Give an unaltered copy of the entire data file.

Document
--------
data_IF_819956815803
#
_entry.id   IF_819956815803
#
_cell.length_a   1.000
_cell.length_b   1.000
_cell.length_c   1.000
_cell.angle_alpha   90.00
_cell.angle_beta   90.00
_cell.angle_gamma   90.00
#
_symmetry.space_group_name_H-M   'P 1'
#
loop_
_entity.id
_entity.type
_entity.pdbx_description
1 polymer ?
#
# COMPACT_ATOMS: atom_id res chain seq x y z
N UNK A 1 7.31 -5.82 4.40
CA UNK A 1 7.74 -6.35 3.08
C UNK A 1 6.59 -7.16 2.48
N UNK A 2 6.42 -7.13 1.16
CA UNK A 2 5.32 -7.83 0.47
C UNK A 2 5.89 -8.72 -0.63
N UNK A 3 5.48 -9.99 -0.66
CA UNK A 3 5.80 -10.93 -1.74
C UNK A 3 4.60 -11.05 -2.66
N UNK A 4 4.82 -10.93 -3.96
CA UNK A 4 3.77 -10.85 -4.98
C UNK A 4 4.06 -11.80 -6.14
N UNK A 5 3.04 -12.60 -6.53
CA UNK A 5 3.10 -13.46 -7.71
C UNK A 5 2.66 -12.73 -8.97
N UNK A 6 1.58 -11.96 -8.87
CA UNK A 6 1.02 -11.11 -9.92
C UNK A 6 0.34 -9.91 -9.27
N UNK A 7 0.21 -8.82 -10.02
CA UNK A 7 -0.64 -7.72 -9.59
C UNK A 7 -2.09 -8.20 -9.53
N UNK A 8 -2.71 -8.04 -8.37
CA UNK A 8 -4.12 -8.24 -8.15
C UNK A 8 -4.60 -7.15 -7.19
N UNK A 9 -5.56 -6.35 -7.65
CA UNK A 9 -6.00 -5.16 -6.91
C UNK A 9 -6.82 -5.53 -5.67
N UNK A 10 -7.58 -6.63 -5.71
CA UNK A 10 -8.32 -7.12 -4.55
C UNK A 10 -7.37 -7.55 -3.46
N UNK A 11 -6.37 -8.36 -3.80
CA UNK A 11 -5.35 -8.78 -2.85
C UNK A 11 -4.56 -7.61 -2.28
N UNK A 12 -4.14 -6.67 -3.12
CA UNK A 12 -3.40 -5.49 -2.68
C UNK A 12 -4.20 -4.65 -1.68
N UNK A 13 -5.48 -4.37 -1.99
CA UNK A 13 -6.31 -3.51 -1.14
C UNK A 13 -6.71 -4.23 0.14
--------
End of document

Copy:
data_IF_819956815803
#
_entry.id   IF_819956815803
#
_cell.length_a   1.000
_cell.length_b   1.000
_cell.length_c   1.000
_cell.angle_alpha   90.00
_cell.angle_beta   90.00
_cell.angle_gamma   90.00
#
_symmetry.space_group_name_H-M   'P 1'
#
loop_
_entity.id
_entity.type
_entity.pdbx_description
1 polymer ?
#
# COMPACT_ATOMS: atom_id res chain seq x y z
N UNK A 1 7.31 -5.82 4.40
CA UNK A 1 7.74 -6.35 3.08
C UNK A 1 6.59 -7.16 2.48
N UNK A 2 6.42 -7.13 1.16
CA UNK A 2 5.32 -7.83 0.47
C UNK A 2 5.89 -8.72 -0.63
N UNK A 3 5.48 -9.99 -0.66
CA UNK A 3 5.80 -10.93 -1.74
C UNK A 3 4.60 -11.05 -2.66
N UNK A 4 4.82 -10.93 -3.96
CA UNK A 4 3.77 -10.85 -4.98
C UNK A 4 4.06 -11.80 -6.14
N UNK A 5 3.04 -12.60 -6.53
CA UNK A 5 3.10 -13.46 -7.71
C UNK A 5 2.66 -12.73 -8.97
N UNK A 6 1.58 -11.96 -8.87
CA UNK A 6 1.02 -11.11 -9.92
C UNK A 6 0.34 -9.91 -9.27
N UNK A 7 0.21 -8.82 -10.02
CA UNK A 7 -0.64 -7.72 -9.59
C UNK A 7 -2.09 -8.20 -9.53
N UNK A 8 -2.71 -8.04 -8.37
CA UNK A 8 -4.12 -8.24 -8.15
C UNK A 8 -4.60 -7.15 -7.19
N UNK A 9 -5.56 -6.35 -7.65
CA UNK A 9 -6.00 -5.16 -6.91
C UNK A 9 -6.82 -5.53 -5.67
N UNK A 10 -7.58 -6.63 -5.71
CA UNK A 10 -8.32 -7.12 -4.55
C UNK A 10 -7.37 -7.55 -3.46
N UNK A 11 -6.37 -8.36 -3.80
CA UNK A 11 -5.35 -8.78 -2.85
C UNK A 11 -4.56 -7.61 -2.28
N UNK A 12 -4.14 -6.67 -3.12
CA UNK A 12 -3.40 -5.49 -2.68
C UNK A 12 -4.20 -4.65 -1.68
N UNK A 13 -5.48 -4.37 -1.99
CA UNK A 13 -6.31 -3.51 -1.14
C UNK A 13 -6.71 -4.23 0.14